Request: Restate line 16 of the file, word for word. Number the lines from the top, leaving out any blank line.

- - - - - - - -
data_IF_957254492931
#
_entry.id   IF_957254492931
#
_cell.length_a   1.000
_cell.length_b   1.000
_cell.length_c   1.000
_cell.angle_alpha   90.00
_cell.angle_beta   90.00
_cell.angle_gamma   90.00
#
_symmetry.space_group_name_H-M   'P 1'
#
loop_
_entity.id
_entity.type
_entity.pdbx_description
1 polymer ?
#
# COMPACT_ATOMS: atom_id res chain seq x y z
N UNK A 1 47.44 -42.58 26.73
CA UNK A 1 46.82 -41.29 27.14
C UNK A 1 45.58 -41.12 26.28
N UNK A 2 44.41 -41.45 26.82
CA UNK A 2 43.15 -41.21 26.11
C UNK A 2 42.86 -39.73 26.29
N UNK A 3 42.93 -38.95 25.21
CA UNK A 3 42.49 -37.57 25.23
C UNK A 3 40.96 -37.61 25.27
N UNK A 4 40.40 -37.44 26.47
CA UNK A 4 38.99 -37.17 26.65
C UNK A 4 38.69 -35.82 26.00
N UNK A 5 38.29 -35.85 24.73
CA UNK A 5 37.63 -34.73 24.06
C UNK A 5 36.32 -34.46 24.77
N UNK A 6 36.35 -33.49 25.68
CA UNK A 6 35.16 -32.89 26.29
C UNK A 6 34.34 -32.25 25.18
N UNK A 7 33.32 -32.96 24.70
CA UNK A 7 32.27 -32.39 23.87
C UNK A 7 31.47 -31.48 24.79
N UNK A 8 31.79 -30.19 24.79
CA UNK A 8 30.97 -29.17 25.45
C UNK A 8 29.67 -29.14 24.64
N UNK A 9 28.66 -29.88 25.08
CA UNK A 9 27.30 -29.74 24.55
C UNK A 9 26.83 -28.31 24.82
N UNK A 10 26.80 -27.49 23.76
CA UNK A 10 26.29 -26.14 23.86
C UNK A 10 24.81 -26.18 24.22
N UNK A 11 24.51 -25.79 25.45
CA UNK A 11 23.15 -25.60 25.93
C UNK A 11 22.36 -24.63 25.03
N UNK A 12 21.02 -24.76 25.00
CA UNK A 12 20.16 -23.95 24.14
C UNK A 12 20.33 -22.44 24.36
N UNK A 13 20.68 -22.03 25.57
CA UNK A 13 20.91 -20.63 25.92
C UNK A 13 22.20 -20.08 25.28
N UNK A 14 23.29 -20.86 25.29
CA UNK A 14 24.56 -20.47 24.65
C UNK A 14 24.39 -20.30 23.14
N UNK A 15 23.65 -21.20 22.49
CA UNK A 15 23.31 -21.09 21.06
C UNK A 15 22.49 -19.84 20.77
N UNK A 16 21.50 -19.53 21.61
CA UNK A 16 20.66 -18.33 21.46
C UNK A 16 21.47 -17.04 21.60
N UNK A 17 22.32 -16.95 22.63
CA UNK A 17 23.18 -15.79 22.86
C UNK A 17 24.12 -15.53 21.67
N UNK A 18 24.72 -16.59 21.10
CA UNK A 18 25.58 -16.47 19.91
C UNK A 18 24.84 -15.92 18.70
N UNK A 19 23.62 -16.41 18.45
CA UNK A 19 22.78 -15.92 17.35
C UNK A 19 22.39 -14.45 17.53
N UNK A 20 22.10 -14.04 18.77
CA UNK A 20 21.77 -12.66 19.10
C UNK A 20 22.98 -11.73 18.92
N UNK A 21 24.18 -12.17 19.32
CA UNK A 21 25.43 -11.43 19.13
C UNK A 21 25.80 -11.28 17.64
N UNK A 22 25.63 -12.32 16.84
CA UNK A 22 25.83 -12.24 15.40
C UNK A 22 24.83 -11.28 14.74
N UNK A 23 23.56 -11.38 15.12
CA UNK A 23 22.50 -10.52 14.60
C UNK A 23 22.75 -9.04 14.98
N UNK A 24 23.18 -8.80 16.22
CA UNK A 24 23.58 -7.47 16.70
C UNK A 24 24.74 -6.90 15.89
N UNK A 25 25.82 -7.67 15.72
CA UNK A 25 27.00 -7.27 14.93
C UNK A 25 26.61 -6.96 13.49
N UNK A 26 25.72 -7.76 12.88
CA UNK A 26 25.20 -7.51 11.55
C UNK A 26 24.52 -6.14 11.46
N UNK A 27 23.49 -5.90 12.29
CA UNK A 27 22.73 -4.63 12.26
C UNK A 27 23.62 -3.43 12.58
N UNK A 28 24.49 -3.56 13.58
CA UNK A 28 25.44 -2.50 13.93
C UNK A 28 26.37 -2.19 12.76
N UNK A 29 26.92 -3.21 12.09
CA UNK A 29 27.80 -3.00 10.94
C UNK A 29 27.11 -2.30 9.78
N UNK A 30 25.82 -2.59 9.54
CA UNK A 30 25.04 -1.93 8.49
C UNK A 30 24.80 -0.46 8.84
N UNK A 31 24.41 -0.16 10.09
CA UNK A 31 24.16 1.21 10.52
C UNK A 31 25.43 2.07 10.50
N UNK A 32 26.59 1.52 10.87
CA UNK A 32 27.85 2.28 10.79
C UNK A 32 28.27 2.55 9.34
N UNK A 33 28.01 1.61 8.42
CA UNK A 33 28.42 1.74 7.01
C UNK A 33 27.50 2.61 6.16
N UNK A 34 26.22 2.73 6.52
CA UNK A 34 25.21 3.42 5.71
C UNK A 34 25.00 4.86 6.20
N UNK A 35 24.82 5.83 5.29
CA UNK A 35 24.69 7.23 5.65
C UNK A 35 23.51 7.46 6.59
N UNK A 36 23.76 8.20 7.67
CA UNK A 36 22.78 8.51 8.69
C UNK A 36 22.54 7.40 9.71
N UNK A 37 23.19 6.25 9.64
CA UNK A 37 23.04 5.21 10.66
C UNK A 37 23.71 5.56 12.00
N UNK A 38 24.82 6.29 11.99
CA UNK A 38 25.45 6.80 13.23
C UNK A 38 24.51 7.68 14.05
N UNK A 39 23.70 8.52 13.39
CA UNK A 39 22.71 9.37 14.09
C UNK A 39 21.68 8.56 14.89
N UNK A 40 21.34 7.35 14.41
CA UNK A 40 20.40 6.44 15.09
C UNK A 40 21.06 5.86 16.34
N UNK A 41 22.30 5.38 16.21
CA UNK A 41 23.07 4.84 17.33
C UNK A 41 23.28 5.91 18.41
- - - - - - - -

_entity.type